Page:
Caraway is a biennial herb that grows best in cool weather. Sow caraway in spring or autumn. Caraway can be sown in spring as early as the soil can be worked, about the date of the average last frost. Caraway can be sown indoors earlier for transplanting out or start new plants from cuttings taken from new growth in summer or fall.
Description. Caraway is a biennial herb that grows from 12 to 24 inches tall. It has bright green, finely cut leaves that grow in a short rosette from an edible taproot similar to parsnip. Caraway flowers on 2-foot stems in its second year producing umbrella-like clusters of white and pink flowers. Seeds ripen about a month after flowering just before the plant dies.
Yield. Grow one caraway plant per household.
Site. Plant caraway in full sun; it will tolerate partial shade. Caraway grows best in well-drained sandy soil. It prefers a soil pH of 6.0 to 7.0.
Planting time. Sow caraway in spring or autumn. Sow caraway in spring as early as the soil can be worked, about the date of the average last frost. For an early start, sow caraway indoors in biodegradable peat pots 3 to 4 weeks before the average last frost for transplanting out both pot and plant later. Caraway can also be started from seed in fall for early spring plants. Caraway does not easily transplant because it forms a taproot. Caraway also can be started from cuttings of new growth taken in summer or fall. It easily reseeds itself.
Planting and spacing. Sow caraway seed ¼ inch deep; thin successful plants from 12 to 18 inches apart. Space rows 18 to 24 inches apart. Caraway will reseed itself easily in most areas.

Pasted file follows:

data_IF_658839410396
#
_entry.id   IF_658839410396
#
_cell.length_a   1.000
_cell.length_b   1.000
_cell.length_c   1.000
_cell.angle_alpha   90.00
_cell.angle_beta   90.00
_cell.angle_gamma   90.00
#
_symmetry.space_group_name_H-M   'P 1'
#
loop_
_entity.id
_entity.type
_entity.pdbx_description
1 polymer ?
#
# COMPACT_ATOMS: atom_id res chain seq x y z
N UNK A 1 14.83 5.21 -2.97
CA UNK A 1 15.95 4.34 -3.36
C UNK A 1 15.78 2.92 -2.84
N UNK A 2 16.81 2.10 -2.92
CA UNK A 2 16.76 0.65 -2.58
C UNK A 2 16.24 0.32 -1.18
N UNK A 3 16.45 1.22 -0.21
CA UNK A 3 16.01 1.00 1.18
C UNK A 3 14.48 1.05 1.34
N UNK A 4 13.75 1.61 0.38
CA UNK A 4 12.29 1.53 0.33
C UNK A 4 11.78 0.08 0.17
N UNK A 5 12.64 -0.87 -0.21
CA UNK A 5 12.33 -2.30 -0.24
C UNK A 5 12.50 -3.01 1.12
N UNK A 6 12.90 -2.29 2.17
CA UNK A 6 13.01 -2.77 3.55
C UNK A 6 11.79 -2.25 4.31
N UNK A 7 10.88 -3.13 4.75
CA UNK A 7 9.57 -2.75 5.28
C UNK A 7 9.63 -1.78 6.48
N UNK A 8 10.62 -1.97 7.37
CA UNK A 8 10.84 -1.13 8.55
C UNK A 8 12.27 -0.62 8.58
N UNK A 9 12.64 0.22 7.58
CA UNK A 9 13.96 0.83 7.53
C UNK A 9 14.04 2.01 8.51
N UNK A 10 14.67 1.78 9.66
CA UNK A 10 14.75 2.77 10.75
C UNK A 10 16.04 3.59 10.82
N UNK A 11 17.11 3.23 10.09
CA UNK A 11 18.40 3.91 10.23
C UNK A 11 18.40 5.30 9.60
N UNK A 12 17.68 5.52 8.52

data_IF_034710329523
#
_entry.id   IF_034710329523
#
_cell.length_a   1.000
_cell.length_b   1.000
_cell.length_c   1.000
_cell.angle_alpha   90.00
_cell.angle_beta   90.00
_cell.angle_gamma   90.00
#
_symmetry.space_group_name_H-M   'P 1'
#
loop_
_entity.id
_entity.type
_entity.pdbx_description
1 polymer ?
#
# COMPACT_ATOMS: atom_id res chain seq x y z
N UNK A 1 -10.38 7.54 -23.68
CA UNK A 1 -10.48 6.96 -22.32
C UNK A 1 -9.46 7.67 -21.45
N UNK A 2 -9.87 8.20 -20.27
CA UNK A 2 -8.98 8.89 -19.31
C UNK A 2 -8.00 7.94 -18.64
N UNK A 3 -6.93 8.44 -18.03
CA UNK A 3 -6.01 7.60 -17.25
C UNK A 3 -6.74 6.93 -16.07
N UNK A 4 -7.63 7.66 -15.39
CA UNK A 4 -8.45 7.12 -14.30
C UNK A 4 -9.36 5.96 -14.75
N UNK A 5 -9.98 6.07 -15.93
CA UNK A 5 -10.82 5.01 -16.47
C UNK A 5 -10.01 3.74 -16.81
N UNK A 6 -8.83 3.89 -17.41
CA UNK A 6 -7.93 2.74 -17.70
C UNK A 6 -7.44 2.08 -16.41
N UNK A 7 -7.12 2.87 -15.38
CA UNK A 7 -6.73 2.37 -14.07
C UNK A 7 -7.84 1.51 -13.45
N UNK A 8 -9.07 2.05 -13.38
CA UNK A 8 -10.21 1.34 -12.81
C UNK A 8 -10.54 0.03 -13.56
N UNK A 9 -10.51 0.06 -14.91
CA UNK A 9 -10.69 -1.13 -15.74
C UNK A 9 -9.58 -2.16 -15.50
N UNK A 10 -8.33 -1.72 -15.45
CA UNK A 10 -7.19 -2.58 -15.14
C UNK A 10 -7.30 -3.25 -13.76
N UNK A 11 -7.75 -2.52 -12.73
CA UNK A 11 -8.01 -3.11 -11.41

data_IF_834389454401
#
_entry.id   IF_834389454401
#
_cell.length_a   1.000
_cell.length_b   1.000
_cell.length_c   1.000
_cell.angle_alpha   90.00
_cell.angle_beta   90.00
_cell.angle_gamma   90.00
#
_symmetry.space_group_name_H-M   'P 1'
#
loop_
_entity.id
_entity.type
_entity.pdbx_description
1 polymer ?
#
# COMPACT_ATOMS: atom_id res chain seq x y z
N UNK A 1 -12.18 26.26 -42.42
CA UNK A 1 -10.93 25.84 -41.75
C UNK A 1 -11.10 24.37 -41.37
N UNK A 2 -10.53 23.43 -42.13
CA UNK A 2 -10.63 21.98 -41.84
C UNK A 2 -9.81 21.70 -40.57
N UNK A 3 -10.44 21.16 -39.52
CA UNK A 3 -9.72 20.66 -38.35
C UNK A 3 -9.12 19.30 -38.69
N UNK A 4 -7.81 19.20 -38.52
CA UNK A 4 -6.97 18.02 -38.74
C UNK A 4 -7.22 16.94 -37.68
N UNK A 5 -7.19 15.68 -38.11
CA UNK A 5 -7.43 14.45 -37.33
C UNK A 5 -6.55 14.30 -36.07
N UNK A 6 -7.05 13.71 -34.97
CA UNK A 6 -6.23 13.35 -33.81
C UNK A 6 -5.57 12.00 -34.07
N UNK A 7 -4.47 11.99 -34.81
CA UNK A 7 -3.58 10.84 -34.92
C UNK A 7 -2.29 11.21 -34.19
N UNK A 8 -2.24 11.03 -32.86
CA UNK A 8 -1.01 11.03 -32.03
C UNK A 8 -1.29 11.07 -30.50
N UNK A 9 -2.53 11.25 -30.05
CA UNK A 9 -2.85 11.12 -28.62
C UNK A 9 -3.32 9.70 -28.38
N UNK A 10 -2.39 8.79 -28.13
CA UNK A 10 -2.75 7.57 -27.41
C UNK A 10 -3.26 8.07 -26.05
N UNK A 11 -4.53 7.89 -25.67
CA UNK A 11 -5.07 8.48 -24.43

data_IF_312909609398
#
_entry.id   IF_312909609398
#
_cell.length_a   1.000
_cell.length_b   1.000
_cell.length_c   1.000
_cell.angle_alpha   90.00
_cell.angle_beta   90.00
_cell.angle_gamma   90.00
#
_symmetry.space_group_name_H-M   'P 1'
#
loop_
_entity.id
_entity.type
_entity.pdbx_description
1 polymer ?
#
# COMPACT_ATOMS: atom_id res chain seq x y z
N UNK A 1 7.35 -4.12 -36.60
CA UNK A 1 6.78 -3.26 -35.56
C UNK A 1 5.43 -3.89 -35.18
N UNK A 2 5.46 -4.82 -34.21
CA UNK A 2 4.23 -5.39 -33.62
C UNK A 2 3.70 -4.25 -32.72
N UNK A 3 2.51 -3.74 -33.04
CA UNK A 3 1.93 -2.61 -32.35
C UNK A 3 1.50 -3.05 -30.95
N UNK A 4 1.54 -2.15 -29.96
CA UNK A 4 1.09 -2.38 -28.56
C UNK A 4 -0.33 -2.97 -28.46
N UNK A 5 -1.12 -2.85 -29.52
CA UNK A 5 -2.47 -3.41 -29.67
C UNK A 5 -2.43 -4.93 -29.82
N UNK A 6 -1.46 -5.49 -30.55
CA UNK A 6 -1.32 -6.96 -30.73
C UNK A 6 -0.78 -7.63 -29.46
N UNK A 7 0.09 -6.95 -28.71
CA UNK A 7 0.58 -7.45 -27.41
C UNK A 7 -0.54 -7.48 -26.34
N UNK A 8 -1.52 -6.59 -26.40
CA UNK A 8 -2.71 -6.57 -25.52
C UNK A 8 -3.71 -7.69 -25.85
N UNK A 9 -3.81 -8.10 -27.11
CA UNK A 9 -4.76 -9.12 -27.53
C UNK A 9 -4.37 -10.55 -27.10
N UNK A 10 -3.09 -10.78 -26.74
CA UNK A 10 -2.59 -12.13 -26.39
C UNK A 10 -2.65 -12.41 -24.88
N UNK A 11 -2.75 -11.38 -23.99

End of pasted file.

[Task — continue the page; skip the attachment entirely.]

Water and feeding. Caraway requires regular, even watering until established. Do not allow seedlings to dry out. Once established caraway can dry out between watering. Add aged compost to planting beds in advance of planting. Give caraway a side dressing of aged compost at midseason.
Companion plants. Grows well with most vegetables.
Care. In cold-winter regions, caraway may need winter protection in order to produce flowers and seeds the second year. Pinch away flowers in the second year, and caraway will grow for another season.
Container growing. Caraway has a taproot and does not grow very well in a container. Select a container at least 8 inches deep.
Pests. Caraway is a member of the parsley family and may be attacked by parsley caterpillar. Handpick caterpillars off the plant.
Diseases. Caraway has no serious disease problems.
Harvest. Snip leaves from spring onward the first year for fresh use. Harvest seeds the second year after flowering. Allow seeds to dry out and turn brown and drop to a paper below for collection or snip off seed heads when they begin to turn brown, place them in a paper bag to dry, and then thresh seeds when they are loose. Complete the harvest before the frost.
Storing and preserving. Caraway leaves are best used fresh; but they can be stored in the refrigerator for a few weeks in a plastic bag. Dry seeds can be stored for several months in an airtight container.
Common name. Caraway
Botanical name. Carum carvi
Easy grow herbs: THE KITCHEN GARDEN GROWERS’ GUIDE